22. 5 out of 5

    Charlotte

    This book jumped around too much... from one subject to another, from person to person. The author never articulates what he's trying to convey in the book — I had to read the NYT book review (which praised the book) to figure out how all the stories the writer is telling were connected. Some parts of the book read better than others. At its worst, the author's descriptions are ineloquent and confusing. His description, for instance, of the type of sport that goes on in Iranian houses of strengt This book jumped around too much... from one subject to another, from person to person. The author never articulates what he's trying to convey in the book — I had to read the NYT book review (which praised the book) to figure out how all the stories the writer is telling were connected. Some parts of the book read better than others. At its worst, the author's descriptions are ineloquent and confusing. His description, for instance, of the type of sport that goes on in Iranian houses of strength is so muddled that I still can't picture in my head what exactly it is that people do in these houses of strength. I though the book's best parts were those that dealt with the author's personal experiences and thoughts on living as a foreigner in post-Revolutionary Iran. These parts are honest, exposing the biases of society and also the author's own.

  23. 5 out of 5

    Homer H Blass

    An interesting and insightful anecdotal history of contemporary Iran from the background to the 79 revolution; the American hostage crisis; the Iran-Iraq war; and the current struggle between Ideologues and pragmatists. The author is an Englishman with a degree from Cambridge in Iranian studies and married to a Persian and living in Iran since the early 90's. He tells the history of those years by describing the experiences of a group of Iranians he knows and discusses the issues and controversi An interesting and insightful anecdotal history of contemporary Iran from the background to the 79 revolution; the American hostage crisis; the Iran-Iraq war; and the current struggle between Ideologues and pragmatists. The author is an Englishman with a degree from Cambridge in Iranian studies and married to a Persian and living in Iran since the early 90's. He tells the history of those years by describing the experiences of a group of Iranians he knows and discusses the issues and controversies with them.One is reminded of Rebecca West's classic on inter-war Yugoslavia; WHITE LAMB GREY FALCON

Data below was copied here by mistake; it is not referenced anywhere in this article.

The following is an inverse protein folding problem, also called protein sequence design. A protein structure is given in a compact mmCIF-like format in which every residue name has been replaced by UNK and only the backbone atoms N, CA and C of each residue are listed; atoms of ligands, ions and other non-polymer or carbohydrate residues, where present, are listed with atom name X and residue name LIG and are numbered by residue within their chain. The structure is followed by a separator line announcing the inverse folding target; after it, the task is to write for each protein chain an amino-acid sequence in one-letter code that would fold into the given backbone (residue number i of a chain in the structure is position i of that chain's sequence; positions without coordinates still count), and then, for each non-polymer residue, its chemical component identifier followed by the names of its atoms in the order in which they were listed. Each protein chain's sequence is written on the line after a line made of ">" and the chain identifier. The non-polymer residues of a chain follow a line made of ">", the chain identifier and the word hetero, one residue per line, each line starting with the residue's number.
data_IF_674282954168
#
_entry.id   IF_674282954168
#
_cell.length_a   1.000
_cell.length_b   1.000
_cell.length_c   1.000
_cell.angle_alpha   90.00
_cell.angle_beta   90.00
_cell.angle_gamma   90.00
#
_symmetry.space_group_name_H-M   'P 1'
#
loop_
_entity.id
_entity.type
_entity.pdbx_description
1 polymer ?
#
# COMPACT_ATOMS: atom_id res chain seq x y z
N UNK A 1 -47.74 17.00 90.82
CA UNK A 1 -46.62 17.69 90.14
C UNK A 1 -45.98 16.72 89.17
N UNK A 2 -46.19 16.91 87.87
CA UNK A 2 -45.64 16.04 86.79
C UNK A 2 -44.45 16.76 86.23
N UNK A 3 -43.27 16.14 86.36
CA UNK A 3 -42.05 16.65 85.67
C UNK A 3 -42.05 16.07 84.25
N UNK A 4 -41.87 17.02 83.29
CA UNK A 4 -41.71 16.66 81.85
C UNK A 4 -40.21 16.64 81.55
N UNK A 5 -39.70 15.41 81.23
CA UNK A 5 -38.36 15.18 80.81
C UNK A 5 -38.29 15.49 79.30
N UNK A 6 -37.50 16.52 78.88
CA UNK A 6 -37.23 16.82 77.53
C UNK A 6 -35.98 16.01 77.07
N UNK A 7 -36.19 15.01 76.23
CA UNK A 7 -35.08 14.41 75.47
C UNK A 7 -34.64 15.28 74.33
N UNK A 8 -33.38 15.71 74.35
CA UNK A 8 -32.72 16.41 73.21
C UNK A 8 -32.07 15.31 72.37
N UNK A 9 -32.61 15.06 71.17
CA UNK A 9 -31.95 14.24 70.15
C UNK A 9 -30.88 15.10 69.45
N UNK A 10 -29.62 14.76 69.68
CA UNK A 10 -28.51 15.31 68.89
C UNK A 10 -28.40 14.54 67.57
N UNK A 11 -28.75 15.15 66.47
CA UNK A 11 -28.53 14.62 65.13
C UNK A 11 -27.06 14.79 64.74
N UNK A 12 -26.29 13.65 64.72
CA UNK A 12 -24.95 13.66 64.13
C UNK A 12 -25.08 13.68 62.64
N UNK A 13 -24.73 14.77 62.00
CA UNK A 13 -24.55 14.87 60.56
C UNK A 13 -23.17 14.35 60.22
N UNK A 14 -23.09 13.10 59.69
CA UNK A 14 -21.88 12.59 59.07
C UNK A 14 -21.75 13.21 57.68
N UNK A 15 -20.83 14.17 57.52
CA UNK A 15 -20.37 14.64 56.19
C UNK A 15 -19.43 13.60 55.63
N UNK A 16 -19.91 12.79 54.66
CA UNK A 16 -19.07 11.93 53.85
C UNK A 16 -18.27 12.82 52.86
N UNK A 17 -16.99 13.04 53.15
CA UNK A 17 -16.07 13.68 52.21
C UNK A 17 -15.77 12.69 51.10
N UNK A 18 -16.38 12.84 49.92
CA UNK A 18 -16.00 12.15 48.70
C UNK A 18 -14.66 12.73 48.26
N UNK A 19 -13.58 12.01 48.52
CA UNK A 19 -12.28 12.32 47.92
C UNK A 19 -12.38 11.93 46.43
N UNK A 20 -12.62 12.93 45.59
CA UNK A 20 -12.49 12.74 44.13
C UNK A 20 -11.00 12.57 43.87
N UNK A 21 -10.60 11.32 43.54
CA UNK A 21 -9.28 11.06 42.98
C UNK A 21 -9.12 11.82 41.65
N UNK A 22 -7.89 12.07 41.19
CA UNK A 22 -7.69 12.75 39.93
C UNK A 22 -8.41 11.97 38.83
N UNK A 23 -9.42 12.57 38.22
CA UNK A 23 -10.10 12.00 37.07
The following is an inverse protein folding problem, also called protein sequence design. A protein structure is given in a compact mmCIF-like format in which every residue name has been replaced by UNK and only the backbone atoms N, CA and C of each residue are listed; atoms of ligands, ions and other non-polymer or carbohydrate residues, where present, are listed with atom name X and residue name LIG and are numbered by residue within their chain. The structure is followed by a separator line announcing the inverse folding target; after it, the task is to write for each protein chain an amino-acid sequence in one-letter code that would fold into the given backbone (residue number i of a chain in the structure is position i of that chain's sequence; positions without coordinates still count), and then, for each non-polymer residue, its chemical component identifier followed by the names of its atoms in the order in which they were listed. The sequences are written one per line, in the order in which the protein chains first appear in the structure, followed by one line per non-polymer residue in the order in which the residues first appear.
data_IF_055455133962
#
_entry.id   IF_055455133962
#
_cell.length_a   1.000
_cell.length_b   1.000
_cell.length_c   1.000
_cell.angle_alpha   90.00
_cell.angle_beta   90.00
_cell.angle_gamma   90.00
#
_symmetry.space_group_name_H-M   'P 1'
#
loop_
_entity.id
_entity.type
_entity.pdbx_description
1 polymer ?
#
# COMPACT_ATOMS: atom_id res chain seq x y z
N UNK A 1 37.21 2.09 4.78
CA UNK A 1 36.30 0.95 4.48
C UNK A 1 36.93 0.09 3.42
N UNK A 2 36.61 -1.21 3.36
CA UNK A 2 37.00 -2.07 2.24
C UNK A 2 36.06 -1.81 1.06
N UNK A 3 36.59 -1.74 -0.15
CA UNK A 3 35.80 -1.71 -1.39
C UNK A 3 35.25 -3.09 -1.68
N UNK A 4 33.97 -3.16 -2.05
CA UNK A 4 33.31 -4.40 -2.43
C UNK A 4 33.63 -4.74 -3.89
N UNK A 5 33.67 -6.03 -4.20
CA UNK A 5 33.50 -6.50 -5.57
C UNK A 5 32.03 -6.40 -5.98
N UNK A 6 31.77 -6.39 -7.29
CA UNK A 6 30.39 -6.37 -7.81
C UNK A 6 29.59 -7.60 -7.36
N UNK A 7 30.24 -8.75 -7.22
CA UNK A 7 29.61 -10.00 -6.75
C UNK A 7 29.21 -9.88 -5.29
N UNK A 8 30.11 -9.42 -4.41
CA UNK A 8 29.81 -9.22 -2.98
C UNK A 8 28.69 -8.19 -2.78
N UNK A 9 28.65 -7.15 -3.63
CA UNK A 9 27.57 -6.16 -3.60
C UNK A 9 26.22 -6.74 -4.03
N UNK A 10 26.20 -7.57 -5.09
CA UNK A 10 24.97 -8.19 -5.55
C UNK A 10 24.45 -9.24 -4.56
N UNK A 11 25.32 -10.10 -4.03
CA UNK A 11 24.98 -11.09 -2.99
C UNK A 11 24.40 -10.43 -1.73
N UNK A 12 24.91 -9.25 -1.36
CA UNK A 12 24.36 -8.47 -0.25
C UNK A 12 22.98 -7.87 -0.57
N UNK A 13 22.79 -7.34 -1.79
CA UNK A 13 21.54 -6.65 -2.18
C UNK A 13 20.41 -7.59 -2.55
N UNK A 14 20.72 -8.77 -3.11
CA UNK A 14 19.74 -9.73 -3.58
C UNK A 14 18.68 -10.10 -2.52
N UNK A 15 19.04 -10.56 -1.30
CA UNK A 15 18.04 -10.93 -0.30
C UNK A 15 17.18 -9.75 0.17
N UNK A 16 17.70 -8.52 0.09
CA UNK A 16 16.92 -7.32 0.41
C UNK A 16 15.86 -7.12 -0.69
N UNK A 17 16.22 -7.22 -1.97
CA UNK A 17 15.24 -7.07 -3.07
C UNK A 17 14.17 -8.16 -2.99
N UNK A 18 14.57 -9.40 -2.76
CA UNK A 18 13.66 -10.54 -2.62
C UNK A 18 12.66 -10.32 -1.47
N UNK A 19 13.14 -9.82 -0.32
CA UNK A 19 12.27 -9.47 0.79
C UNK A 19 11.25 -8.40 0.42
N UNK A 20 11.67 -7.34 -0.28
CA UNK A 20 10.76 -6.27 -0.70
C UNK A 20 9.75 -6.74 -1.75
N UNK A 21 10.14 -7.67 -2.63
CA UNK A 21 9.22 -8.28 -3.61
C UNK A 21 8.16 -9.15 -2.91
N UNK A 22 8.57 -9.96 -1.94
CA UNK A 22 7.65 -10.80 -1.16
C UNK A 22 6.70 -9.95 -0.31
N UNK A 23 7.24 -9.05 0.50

24. 4 out of 5

    Jamie Elliott